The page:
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Little Mosque on the Prairie: Season 3
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LITTLE MOSQUE ON THE PRAIRIE is back! Love is in the air in Mercy, Saskatchewan as Season Three of Little Mosque on the Prairie picks up right where last season's cliffhanger left off. Amaar finally discovers whether Rayyan accepted JJ's marriage proposal and her surprising answer throws the whole town into a tizzy.
All of the characters you love are back, along with a few new favourites, in the biggest, funniest and most exciting season of Little Mosque yet! This season romps through love and heartbreak, ancient societies, vegans, and bar fi ghts. Not to mention fi gs, dates, double dates, blind dates, blind men and in-laws!
Hold onto your hijabs and dive into another year of hilarious and occasionally outrageous stories in this "fish out of water" comedy.
SPECIAL FEATURES INCLUDE: * Audio Commentary of episodes "Amaar at the Bat" and "Baber Makes an Entrance" with director Michael Kennedy, story editor Jason Belleville, and co-executive producer Allan Magee. * I on Mercy webisodes * Gags on the Prairie * Deleted scenes
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Most Helpful Customer Reviews on Amazon.com (beta)
I don't think the characters and situations of "Little Mosque" are particularly unusual. But since the show deals with issues that have that have also irked me at my own mosque--for example, the totally unnecessary sexism coming from the various Muslims' ethnic culture (totally unnecessary in the framework of Islam and its founder). I feel relatively well represented by the character of Rayyan. I assume that Sarah is a Muslim to please her husband, or more likely in an effort to appease her unappeasable mother-in-law (I had one like that; she got herself a larger apartment on my wedding day so that my husband could move in with her); since Muslim men are allowed to marry anyone of the opposite sex, even atheists and scientologists, Sarah had no need to convert; and I consider her, at best, a Muslim in name only.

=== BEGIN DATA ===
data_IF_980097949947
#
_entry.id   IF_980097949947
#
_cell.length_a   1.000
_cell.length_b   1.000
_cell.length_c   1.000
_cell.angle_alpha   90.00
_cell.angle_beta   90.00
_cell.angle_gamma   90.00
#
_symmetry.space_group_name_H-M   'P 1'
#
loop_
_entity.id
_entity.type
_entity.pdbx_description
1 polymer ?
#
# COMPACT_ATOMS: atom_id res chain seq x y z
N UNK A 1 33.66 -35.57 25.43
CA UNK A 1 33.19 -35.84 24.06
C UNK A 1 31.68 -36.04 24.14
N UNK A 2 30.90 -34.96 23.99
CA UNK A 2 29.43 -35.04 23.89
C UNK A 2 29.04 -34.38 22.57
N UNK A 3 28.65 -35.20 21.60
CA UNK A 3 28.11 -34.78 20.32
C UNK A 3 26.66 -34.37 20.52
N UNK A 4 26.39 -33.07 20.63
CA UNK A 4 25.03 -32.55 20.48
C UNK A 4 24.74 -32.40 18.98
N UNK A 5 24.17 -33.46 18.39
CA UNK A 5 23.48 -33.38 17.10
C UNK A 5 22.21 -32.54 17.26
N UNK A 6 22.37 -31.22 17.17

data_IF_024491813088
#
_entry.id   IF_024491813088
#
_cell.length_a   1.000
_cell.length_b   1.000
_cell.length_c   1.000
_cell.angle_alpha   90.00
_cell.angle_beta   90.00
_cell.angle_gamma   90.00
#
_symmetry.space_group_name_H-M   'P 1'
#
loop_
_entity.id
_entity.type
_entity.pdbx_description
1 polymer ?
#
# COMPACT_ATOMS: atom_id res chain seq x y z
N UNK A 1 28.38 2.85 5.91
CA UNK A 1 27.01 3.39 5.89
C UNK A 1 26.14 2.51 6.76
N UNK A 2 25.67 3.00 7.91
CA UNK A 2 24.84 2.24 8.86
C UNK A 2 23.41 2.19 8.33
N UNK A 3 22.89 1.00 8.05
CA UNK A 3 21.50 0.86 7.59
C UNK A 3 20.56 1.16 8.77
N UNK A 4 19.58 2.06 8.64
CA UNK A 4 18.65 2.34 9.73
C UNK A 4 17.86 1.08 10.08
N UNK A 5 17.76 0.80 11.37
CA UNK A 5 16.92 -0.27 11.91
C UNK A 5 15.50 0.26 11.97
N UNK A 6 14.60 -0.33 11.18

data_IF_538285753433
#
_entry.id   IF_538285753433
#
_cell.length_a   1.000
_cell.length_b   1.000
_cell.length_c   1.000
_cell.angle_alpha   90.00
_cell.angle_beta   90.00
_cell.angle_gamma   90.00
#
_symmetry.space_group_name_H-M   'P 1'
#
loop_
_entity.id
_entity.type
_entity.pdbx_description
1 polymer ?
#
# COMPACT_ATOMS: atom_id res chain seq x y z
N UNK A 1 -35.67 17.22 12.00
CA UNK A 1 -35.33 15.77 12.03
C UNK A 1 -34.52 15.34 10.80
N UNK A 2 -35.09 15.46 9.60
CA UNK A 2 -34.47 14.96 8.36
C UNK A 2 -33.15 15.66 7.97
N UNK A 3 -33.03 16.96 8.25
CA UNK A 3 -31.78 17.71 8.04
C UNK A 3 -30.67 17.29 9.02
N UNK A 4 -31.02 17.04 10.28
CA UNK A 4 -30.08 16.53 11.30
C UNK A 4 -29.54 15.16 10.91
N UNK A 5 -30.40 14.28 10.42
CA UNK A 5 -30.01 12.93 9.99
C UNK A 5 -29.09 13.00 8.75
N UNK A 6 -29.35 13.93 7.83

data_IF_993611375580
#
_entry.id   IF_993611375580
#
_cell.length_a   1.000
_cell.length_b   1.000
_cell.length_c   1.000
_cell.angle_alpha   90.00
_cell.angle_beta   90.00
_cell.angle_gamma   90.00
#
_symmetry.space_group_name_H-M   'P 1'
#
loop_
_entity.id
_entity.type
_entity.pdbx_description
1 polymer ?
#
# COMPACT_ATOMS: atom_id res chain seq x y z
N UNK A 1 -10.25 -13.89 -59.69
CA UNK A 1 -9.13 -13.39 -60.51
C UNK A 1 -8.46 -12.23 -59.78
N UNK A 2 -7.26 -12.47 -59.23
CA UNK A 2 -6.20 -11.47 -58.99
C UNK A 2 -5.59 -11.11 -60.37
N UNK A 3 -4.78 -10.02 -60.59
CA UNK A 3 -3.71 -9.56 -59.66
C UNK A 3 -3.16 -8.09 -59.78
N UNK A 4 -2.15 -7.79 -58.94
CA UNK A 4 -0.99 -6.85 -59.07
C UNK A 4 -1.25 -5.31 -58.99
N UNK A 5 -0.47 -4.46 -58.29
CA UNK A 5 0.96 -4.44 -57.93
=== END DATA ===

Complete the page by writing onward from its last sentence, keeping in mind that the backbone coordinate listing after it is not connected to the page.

The first season was quite pedestrian, but it established characters, and rounded them out somewhat. Seasons two and three, I might give four stars to. (Just to establish what I might give five stars to Satijit Ray's "Music Room", or to "Rasho Mon"--or "The Battle of the Casbah," for its political relevance to present-day U.S.A.; I cannot think of one TV show I would give five stars to, even though I might have enjoyed them (I have also watched "Startrek: Next Generation" and "L.A. Law" because my husband was watching them).
Getting back to "Little Mosque", I am going to watch tonight season 6, disc 1: I am feeling not that the show is running out of steam, but that it already has done so. There are fewer characters. I feel that Reverend Thorne is a pointless monster, totally two-dimensional, while his predecessor is a human being. Baber at least has ability as a mathematician / statistician; for example, when he taught at his daughter's highschool, the students actually liked him so when Islam is not involved, he can be rational, even witty; and since he is not a specialist in humanities or social sciences, his religious rigidity appear logically justifiable.
So I would call "Litte Mosque" a somewhat shallow (but not stupid) entertainment, floating somewhere between two and four stars: that would make three stars a reasonable compromise.